Thomaschke, R., Kunchulia, M., & Dreisbach, G. (2015). Time-based event expectations employ relative, not absolute, representations of time. Psychonomic Bulletin & Review, 22, 890–895.
Thomaschke, R., Wagener, A., Kiesel, A., & Hoffmann, J. (2011a). The scope and precision of specific temporal expectancy: Evidence from a variable foreperiod paradigm. Attention, Perception, & Psychophysics, 73, 953–964.
Thomaschke, R., Wagener, A., Kiesel, A., & Hoffmann, J. (2011b). The specificity of temporal expectancy: Evidence from a variable foreperiod paradigm. The Quarterly Journal of Experimental Psychology, 64, 2289–2300.
Treisman, M. (1963). Temporal discrimination and the indifference interval: Implications for a model of the “internal clock”. Psychological Monographs: General and Applied, 77(13), 1–31.
Volberg, G., & Thomaschke, R. (2017). Time-based expectations entail preparatory motor activity. Cortex, 92, 261–270.
Wagener, A., & Hoffmann, J. (2010). Temporal cueing of target-identity and target-location. Experimental Psychology, 57(6), 436–445.
Wendt, M., & Kiesel, A. (2011). Conflict adaptation in time: Foreperiods as contextual cues for attentional adjustment. Psychonomic Bulletin & Review, 18(5), 910–916.
Wiener, M., Lohoff, F. W., & Coslett, H. B. (2011). Double dissociation of dopamine genes and timing in humans. Journal of Cognitive Neuroscience, 23(10), 2811–2821.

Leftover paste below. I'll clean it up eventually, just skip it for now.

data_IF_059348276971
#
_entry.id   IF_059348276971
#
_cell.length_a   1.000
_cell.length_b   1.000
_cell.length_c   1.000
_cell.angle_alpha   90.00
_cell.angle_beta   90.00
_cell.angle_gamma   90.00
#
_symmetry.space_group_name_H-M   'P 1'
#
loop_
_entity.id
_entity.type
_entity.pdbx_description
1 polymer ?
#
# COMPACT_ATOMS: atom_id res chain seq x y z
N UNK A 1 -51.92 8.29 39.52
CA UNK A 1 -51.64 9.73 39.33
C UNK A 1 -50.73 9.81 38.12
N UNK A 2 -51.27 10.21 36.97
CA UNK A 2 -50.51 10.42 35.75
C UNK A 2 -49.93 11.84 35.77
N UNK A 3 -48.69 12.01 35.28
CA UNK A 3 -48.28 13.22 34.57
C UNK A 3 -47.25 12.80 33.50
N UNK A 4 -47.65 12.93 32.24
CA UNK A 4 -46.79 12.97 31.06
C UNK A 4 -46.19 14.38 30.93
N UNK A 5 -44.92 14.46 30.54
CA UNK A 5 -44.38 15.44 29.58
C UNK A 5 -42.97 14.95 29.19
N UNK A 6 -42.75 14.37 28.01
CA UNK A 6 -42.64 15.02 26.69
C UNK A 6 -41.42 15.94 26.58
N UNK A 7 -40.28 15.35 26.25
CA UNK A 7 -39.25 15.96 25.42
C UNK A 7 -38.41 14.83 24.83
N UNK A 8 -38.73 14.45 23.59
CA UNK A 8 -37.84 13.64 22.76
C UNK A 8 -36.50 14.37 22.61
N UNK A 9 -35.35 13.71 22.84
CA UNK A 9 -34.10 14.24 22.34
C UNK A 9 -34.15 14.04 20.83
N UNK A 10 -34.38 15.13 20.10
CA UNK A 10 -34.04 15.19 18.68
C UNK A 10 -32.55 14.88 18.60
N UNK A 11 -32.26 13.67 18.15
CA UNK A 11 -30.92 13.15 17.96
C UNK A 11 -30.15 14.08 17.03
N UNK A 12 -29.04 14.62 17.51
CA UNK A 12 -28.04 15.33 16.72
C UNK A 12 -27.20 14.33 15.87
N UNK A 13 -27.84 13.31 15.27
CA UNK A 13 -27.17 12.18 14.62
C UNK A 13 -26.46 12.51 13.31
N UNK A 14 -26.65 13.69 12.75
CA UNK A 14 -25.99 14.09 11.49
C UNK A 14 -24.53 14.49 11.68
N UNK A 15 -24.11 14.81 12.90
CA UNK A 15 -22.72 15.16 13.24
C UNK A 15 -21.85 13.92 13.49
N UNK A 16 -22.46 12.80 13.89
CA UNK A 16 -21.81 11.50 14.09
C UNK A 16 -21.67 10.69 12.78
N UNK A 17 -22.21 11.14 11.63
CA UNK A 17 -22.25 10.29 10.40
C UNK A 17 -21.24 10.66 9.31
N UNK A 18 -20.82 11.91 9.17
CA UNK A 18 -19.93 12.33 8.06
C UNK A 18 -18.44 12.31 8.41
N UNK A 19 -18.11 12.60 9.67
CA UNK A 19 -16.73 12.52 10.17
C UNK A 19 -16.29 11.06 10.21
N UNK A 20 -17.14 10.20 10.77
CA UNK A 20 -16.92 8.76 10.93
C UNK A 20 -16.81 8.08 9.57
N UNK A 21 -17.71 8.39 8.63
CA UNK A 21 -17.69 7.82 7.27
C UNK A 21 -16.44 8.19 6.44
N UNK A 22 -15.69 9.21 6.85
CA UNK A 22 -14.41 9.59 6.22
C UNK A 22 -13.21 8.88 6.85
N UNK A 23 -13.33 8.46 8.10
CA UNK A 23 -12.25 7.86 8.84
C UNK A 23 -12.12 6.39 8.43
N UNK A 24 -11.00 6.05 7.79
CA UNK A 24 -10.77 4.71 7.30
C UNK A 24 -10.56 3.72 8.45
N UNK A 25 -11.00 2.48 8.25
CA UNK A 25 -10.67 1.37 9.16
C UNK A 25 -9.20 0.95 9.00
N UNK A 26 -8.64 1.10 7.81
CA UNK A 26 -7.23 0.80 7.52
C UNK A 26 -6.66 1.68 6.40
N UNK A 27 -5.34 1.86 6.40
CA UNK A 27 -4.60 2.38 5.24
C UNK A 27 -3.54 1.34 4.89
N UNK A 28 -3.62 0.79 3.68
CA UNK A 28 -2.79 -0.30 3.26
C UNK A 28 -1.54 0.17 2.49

Wiener, M., Turkeltaub, P., & Coslett, H. B. (2010). The image of time: A voxel-wise meta-analysis. Neuroimage, 49(2), 1728–1740.
Wood, G., Willmes, K., Nuerk, H.-C., & Fischer, M. H. (2008). On the cognitive link between space and number: A meta-analysis of the SNARC effect. Psychology Science, 50(4), 489–525.
This research was supported by a grant within the Priority Program, SPP 1772 from the German Research Foundation (Deutsche Forschungsgemeinschaft, DFG), Grant no TH 1554/3-1. We thank Sander Los and Michael Steinborn for many helpful comments on an earlier version of the article. Raw data of the reported experiments are available via the Open Science Framework: https://osf.io/z8mvj/, https://doi.org/10.17605/osf.io/z8mvj.
Conflict of interest
The authors declare that they have no conflict of interest.
Research involving human and animal participants
All procedures performed in studies involving human participants were in accordance with the ethical standards of the institutional and/or national research committee and with the 1964 Helsinki declaration and its later amendments or comparable ethical standards.
Informed consent was obtained from all individual participants included in the study.
Springer Nature remains neutral with regard to jurisdictional claims in published maps and institutional affiliations.
About this article
Cite this article
Aufschnaiter, S., Kiesel, A. & Thomaschke, R. Humans derive task expectancies from sub-second and supra-second interval durations. Psychological Research 84, 1333–1345 (2020). https://doi.org/10.1007/s00426-019-01155-9